Low carbon steels are known to be sensitive to static strain aging behavior, i.e., they show bake hardening when they are subjected to press forming and subsequent paint baking during manufacturing of components. However, the bake hardening behavior of ferritic stainless steels has not reached that much attention, even though they are also used in some automotive components. In this research, the bake hardening behavior of EN 1.4003 ferritic stainless steel was studied. Bake hardening tests, consisting of pre-straining to 0%, 2%, 6%, and 10%, following heat-treatments of 170 °C/20 min and 230 °C/20 min, and tensile testing, were conducted. The purpose of the heat treatments was to simulate the paint baking process after press forming. In addition, to evaluate the aging behavior during storage, a heat treatment of 100 °C/30 min was carried out and followed by tensile testing, respectively. The results show that the bake-hardening heat treatments without pre-strain lead to only a minor strength increase. A combination of pre-strain and baking lead to higher increase in yield strength up to around 150 MPa for 170 °C/20 min and up to around 120 MPa for 230 °C/20 min. When baked at 170 °C, the bake hardening index (BH0–BH10) was found to increase from 15 MPa to 26 MPa with the increase of pre-strain. Higher baking temperature, 230 °C, resulted only in slightly higher BH indexes. Aging treatment of 100 °C /30 min did not show any practical influence on mechanical properties.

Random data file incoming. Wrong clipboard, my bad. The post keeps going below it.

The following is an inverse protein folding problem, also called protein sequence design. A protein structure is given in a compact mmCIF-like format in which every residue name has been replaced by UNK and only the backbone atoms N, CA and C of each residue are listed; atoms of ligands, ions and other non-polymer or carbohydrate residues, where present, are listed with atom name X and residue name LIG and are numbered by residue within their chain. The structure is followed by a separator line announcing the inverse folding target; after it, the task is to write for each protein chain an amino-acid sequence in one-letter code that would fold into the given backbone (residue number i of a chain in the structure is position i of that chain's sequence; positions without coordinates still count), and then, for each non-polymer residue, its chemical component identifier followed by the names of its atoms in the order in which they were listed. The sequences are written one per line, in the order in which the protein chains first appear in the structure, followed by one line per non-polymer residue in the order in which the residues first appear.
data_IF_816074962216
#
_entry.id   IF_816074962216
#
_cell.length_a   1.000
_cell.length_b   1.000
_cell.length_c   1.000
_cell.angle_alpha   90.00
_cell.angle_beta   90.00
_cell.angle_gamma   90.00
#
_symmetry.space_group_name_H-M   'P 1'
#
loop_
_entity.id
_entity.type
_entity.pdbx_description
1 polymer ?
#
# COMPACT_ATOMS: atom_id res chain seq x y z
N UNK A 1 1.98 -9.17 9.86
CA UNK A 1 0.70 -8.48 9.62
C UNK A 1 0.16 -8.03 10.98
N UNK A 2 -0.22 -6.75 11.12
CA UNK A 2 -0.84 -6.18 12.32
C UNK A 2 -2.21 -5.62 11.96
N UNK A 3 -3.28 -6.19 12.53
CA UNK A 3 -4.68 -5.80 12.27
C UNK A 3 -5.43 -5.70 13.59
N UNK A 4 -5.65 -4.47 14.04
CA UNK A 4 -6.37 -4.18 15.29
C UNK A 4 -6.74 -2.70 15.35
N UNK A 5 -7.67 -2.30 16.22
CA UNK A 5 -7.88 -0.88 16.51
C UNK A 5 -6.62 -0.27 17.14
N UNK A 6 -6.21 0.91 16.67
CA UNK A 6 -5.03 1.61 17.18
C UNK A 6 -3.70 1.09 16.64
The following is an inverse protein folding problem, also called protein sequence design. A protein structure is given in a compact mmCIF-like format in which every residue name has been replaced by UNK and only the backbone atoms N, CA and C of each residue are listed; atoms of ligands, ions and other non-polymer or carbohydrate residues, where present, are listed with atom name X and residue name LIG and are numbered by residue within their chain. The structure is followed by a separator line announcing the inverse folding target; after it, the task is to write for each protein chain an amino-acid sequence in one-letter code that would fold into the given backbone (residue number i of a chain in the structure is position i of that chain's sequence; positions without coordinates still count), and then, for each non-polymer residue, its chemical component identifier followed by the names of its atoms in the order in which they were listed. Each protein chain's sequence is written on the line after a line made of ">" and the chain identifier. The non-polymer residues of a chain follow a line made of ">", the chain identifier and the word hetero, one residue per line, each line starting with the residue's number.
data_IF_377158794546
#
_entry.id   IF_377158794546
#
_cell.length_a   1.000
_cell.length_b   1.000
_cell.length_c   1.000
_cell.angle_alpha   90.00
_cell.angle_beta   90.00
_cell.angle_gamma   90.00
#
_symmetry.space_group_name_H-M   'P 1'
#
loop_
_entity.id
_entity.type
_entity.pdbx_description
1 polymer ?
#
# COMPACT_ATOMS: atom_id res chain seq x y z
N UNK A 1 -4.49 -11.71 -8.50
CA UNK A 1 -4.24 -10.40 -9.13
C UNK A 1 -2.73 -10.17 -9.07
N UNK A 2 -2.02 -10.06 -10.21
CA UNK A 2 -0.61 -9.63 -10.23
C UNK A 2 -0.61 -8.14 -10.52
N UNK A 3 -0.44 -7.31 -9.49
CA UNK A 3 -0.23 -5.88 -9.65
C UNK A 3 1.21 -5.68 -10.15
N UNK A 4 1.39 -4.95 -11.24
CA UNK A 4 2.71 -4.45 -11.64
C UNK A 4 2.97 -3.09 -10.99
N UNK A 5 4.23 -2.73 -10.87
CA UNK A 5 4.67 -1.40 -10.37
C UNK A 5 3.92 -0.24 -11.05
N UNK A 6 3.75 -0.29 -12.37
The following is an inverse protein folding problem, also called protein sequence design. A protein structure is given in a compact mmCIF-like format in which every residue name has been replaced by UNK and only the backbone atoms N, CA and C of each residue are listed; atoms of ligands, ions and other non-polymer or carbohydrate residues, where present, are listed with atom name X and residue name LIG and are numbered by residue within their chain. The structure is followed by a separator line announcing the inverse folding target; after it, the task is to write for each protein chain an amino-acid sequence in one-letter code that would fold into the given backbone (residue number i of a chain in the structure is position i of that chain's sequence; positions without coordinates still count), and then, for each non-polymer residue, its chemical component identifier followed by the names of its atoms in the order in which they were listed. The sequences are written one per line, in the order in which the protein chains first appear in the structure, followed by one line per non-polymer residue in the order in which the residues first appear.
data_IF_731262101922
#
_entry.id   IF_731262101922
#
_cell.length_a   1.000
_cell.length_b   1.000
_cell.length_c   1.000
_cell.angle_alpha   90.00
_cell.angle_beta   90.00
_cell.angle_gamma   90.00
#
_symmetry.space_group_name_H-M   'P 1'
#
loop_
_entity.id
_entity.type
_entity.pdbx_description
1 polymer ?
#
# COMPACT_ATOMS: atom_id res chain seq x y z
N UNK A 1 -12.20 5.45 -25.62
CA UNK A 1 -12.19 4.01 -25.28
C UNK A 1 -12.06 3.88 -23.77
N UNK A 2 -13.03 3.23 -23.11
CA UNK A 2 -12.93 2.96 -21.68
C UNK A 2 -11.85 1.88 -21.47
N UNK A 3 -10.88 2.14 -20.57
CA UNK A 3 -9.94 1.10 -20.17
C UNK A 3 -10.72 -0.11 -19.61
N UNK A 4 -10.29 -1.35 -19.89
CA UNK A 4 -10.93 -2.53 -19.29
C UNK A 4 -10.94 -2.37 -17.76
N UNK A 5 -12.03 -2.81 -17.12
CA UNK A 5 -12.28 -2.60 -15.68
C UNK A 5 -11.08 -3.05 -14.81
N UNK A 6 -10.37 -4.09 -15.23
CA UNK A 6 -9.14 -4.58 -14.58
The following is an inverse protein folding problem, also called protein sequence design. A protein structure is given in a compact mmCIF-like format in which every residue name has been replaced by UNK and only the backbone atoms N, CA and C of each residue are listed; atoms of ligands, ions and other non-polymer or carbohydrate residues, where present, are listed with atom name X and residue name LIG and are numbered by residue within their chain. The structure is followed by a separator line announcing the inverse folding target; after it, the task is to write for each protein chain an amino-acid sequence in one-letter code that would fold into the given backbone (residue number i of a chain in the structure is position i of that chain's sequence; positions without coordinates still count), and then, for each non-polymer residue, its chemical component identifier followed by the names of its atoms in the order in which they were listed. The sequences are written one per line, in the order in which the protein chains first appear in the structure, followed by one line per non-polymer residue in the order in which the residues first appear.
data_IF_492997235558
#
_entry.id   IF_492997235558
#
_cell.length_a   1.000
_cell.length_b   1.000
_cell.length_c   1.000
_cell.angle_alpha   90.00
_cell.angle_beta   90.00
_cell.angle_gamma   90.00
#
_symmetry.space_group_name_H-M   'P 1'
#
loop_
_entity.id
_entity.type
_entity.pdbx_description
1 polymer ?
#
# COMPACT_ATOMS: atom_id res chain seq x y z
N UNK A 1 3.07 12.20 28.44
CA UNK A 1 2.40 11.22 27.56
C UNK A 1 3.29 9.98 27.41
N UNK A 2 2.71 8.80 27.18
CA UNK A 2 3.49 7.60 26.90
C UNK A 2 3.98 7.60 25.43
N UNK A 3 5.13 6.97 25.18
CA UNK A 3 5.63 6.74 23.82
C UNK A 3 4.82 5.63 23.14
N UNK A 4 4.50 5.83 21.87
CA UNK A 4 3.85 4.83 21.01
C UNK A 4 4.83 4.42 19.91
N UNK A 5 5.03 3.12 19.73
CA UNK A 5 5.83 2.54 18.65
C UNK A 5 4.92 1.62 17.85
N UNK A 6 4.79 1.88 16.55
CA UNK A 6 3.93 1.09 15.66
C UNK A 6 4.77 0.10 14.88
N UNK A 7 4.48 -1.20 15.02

|Number of pages||6|
|Publication status||Published - 5 Apr 2017|
|Publication type||D1 Article in a trade journal|